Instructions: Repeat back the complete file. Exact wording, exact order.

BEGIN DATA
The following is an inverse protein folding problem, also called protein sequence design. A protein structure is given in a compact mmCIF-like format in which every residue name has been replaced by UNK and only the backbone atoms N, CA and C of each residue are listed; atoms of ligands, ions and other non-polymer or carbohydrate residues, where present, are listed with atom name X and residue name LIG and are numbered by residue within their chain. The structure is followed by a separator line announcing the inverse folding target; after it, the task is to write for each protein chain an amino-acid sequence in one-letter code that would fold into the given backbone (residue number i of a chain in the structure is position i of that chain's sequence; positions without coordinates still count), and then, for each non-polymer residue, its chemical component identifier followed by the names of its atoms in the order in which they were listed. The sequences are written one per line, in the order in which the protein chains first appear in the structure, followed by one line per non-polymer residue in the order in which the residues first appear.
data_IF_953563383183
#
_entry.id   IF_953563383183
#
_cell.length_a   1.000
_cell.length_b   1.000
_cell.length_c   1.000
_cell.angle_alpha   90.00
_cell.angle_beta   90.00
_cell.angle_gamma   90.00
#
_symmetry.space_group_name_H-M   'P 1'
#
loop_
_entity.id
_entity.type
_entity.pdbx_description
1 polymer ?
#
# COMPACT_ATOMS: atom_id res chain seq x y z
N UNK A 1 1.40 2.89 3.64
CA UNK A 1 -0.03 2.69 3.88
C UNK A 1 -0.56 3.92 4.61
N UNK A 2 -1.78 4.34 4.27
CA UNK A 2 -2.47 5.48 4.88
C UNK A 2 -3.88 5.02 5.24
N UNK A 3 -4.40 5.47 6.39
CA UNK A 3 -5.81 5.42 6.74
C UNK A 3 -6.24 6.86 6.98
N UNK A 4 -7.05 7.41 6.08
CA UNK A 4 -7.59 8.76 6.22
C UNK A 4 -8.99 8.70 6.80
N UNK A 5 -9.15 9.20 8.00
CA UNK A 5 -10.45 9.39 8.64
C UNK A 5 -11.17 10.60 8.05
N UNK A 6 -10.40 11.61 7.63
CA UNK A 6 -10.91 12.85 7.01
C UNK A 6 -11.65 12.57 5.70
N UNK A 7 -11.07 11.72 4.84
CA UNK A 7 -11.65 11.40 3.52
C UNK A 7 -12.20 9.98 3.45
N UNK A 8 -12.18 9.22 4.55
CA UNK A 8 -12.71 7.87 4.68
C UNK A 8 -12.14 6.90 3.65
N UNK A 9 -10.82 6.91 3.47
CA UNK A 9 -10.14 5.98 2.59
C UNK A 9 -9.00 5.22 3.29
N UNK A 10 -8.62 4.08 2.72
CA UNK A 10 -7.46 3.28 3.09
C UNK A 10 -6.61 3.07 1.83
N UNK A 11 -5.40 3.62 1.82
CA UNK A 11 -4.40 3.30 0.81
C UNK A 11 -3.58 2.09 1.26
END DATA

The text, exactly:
The following is an inverse protein folding problem, also called protein sequence design. A protein structure is given in a compact mmCIF-like format in which every residue name has been replaced by UNK and only the backbone atoms N, CA and C of each residue are listed; atoms of ligands, ions and other non-polymer or carbohydrate residues, where present, are listed with atom name X and residue name LIG and are numbered by residue within their chain. The structure is followed by a separator line announcing the inverse folding target; after it, the task is to write for each protein chain an amino-acid sequence in one-letter code that would fold into the given backbone (residue number i of a chain in the structure is position i of that chain's sequence; positions without coordinates still count), and then, for each non-polymer residue, its chemical component identifier followed by the names of its atoms in the order in which they were listed. The sequences are written one per line, in the order in which the protein chains first appear in the structure, followed by one line per non-polymer residue in the order in which the residues first appear.
data_IF_953563383183
#
_entry.id   IF_953563383183
#
_cell.length_a   1.000
_cell.length_b   1.000
_cell.length_c   1.000
_cell.angle_alpha   90.00
_cell.angle_beta   90.00
_cell.angle_gamma   90.00
#
_symmetry.space_group_name_H-M   'P 1'
#
loop_
_entity.id
_entity.type
_entity.pdbx_description
1 polymer ?
#
# COMPACT_ATOMS: atom_id res chain seq x y z
N UNK A 1 1.40 2.89 3.64
CA UNK A 1 -0.03 2.69 3.88
C UNK A 1 -0.56 3.92 4.61
N UNK A 2 -1.78 4.34 4.27
CA UNK A 2 -2.47 5.48 4.88
C UNK A 2 -3.88 5.02 5.24
N UNK A 3 -4.40 5.47 6.39
CA UNK A 3 -5.81 5.42 6.74
C UNK A 3 -6.24 6.86 6.98
N UNK A 4 -7.05 7.41 6.08
CA UNK A 4 -7.59 8.76 6.22
C UNK A 4 -8.99 8.70 6.80
N UNK A 5 -9.15 9.20 8.00
CA UNK A 5 -10.45 9.39 8.64
C UNK A 5 -11.17 10.60 8.05
N UNK A 6 -10.40 11.61 7.63
CA UNK A 6 -10.91 12.85 7.01
C UNK A 6 -11.65 12.57 5.70
N UNK A 7 -11.07 11.72 4.84
CA UNK A 7 -11.65 11.40 3.52
C UNK A 7 -12.20 9.98 3.45
N UNK A 8 -12.18 9.22 4.55
CA UNK A 8 -12.71 7.87 4.68
C UNK A 8 -12.14 6.90 3.65
N UNK A 9 -10.82 6.91 3.47
CA UNK A 9 -10.14 5.98 2.59
C UNK A 9 -9.00 5.22 3.29
N UNK A 10 -8.62 4.08 2.72
CA UNK A 10 -7.46 3.28 3.09
C UNK A 10 -6.61 3.07 1.83
N UNK A 11 -5.40 3.62 1.82
CA UNK A 11 -4.40 3.30 0.81
C UNK A 11 -3.58 2.09 1.26